Love is patient, love is kind. It does not envy, it does not boast, it is not proud. It is not rude, it is not self-seeking, it is not easily angered, it keeps no record of wrongs. Love does not delight in evil but rejoices with the truth. It always protects, always trusts, always hopes, always perseveres.” (1 Corinthians 13:4-7)

There is a lot of romantic charm in this section. Yet, the real point is easily missed. Love may be patient and kind, but those are characteristics of love — not definitions. Love is not envious, not boasting, not rude, not self-seeking, not easily angered, and not keeping a list of wrongs are all characteristics of true love (“agape”). But these descriptors are the result of “agape” love, not the definition of it. If this passage is a reference only to “philo” love it would be a fickle love indeed. No, this passage points to a far greater love as can best be seen in the final verses of the chapter:

Verse 8 says: “love never fails.” Then, verse 13 goes on to say that this love is greater than faith and hope. Think about it. Why are some people going to hell? It is because they do not have faith. Yet, we are told that love is greater? Why? It is because this love (“agape”) is rooted in commitment. Our hope is for eternal life. Our faith is in God who sent Jesus to win for it. Our commitment is the unwavering devotion we have to God so that no matter what obstacles we face we are committed to God. Our faith has conquered our passions. We don’t wait until we “feel” right about God. Our faith has created a resolve, a determination, a commitment, a perseverance, and a responsive love to God that sees things through to the end, always confident that God keeps His promises.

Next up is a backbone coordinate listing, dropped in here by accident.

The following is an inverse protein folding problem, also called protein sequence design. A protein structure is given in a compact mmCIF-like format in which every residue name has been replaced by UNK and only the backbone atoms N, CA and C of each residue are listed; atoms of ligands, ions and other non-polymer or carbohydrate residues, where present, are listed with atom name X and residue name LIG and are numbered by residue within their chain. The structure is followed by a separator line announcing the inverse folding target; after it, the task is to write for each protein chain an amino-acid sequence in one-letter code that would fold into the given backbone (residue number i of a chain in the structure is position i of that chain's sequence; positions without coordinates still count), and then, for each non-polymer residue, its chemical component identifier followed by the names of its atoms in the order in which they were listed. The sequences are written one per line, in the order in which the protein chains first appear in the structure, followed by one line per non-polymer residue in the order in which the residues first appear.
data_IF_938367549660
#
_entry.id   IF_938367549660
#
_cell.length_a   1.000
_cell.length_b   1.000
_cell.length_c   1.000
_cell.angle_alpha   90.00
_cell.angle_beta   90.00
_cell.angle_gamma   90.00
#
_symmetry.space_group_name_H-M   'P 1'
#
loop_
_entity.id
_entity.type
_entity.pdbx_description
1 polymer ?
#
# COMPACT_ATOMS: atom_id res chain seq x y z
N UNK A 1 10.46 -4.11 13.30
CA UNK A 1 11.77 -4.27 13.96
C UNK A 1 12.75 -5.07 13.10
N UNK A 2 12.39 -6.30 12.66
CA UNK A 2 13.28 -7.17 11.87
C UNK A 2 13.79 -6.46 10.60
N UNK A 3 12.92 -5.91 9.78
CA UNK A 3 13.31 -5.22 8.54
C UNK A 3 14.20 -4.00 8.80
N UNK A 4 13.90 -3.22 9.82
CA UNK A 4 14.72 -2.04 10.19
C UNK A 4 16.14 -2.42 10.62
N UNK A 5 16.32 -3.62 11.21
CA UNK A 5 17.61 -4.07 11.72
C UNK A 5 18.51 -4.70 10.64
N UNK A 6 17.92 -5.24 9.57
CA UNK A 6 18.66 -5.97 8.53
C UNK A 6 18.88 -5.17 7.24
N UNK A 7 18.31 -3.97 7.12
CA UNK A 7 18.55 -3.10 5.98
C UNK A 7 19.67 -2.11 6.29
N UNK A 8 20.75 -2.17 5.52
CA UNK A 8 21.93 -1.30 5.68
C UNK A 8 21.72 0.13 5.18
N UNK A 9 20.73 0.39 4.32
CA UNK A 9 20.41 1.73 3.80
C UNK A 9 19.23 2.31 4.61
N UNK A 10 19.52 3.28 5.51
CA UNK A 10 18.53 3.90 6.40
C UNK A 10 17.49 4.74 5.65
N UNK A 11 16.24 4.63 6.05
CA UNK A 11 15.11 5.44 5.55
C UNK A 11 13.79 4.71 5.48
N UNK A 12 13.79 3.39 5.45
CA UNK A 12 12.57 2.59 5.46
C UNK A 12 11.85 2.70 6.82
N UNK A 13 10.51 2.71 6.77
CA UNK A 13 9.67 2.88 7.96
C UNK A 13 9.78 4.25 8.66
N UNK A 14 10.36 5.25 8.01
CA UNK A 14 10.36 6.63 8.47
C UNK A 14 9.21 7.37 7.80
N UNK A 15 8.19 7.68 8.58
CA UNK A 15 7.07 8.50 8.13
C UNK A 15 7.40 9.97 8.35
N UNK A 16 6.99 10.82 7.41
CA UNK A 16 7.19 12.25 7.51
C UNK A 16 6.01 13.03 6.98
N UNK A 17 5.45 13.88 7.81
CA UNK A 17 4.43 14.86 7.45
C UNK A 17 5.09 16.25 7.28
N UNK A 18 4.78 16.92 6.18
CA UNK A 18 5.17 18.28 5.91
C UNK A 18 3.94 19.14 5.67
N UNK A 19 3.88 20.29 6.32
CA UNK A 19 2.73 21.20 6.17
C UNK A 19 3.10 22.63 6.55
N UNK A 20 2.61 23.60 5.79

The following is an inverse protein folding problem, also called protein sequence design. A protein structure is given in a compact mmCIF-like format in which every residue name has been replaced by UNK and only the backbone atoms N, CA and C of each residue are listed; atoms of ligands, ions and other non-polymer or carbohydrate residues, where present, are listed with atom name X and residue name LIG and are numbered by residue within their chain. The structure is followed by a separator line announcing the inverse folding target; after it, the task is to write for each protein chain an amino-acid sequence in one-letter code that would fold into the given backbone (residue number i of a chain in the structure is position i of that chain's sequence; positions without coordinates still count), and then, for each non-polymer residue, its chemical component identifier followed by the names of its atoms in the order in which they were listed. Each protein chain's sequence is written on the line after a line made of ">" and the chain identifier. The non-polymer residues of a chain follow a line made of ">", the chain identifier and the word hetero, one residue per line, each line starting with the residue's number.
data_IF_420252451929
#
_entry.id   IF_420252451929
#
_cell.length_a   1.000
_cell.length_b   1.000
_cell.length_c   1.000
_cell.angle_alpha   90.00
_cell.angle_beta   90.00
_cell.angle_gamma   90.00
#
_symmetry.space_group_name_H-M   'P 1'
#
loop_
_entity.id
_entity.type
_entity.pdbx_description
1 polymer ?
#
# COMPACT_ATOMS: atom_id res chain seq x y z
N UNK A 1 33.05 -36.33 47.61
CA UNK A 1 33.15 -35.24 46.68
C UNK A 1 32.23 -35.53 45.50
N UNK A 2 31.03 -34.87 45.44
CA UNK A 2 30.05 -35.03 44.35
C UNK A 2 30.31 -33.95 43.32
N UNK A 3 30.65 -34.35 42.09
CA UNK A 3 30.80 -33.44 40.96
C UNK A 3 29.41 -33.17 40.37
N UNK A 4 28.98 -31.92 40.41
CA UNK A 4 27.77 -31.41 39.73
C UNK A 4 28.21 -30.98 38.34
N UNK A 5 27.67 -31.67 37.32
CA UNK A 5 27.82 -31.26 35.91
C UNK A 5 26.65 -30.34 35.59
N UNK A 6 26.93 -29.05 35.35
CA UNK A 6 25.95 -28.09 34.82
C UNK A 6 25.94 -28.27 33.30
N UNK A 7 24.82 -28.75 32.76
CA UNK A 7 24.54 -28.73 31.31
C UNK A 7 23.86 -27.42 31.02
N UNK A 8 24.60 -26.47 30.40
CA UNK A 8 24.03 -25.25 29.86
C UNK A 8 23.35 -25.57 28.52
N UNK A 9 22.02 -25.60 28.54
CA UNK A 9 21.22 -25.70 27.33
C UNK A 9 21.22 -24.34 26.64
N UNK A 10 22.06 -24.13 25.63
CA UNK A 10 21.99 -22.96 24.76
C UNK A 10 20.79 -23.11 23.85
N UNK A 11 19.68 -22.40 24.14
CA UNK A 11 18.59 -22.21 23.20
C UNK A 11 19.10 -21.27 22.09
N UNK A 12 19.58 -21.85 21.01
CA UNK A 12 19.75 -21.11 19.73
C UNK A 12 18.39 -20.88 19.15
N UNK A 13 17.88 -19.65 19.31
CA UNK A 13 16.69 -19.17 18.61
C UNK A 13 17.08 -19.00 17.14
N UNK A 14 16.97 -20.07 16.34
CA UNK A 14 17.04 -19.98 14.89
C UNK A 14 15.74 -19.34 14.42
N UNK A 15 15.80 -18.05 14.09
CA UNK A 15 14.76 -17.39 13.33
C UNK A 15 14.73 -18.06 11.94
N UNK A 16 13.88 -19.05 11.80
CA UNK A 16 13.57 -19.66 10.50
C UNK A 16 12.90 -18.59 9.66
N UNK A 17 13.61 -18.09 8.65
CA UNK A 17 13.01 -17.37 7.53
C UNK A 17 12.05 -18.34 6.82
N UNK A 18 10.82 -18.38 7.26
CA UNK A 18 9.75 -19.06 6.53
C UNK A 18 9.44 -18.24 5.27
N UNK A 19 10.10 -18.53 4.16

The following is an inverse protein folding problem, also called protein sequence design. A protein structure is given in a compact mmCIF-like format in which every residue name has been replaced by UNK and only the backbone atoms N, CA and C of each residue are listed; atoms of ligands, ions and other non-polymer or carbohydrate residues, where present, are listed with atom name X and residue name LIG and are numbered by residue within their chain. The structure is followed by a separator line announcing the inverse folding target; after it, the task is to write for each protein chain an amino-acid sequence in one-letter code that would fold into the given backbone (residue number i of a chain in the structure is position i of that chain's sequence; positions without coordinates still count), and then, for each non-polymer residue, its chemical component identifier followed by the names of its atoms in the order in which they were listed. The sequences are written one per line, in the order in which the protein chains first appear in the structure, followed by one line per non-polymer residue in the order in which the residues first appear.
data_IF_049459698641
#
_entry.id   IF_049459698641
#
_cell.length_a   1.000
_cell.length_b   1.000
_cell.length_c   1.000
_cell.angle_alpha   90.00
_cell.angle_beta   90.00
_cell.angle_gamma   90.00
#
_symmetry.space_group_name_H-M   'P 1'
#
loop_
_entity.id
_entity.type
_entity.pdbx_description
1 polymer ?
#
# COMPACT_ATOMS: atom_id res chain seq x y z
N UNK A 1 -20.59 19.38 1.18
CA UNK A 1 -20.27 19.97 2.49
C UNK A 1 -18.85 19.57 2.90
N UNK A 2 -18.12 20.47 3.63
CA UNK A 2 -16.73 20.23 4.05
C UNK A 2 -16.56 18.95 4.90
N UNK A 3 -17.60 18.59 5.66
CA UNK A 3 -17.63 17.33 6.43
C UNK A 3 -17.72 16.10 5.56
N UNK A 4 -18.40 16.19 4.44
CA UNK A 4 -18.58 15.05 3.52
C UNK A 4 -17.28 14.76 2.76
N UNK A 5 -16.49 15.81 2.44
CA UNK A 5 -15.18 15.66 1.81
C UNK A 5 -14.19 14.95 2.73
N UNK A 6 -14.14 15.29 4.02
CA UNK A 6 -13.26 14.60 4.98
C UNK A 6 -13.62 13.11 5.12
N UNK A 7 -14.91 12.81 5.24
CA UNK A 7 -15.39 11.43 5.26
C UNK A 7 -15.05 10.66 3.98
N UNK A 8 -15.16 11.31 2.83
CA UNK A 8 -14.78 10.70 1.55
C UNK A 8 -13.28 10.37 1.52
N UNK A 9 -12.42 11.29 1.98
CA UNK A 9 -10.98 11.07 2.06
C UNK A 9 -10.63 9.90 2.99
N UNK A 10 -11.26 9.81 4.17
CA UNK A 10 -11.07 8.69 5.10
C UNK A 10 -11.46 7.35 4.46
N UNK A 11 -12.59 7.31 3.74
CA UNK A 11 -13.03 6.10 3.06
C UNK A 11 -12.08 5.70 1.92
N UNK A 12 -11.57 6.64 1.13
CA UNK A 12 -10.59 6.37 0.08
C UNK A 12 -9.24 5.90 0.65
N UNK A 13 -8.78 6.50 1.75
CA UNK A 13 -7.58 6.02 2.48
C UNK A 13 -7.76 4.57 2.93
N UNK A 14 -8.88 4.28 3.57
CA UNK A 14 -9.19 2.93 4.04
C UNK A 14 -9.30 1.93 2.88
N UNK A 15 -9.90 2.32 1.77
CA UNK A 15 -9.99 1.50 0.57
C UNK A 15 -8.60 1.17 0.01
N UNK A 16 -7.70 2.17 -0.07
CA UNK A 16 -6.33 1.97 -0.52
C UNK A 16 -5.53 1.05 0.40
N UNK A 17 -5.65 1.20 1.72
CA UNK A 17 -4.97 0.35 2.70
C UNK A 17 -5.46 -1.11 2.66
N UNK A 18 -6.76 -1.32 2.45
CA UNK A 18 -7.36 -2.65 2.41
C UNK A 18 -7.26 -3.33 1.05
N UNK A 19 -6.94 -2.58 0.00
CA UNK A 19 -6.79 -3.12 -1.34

That is why between faith, hope, and love — love remains. When we see it through to the end we don’t need faith and hope because we have inherited the object of our faith and hope: eternal life and salvation through Christ. It is our commitment to God and our unyielding confidence in His providence that remains.

The Apostle Paul described his relationship with God as follows:

For I am convinced that neither death nor life, neither angels nor demons, neither the present nor the future, nor any powers, neither height nor depth, nor anything else in all creation, will be able to separate us from the love of God that is in Christ Jesus our Lord. (Romans 8:38-39)

This love is far more than just affection. This is “agape” love that perseveres throughout all challenges.

The world constantly wrestles with the meaning of true love. People look for it in great relationships in which everyone is happy. The true meaning of love, however, goes far deeper and translates into an unyielding commitment. God looks for us to have this commitment for Him, for our spouses, and for others who need consistent, committed, and determined love that does not fall prey to the changing nature of emotion.

The answer from Scripture is clear. True love (“agape”) is a love unlike what we commonly see in this world. It is a love that lasts forever.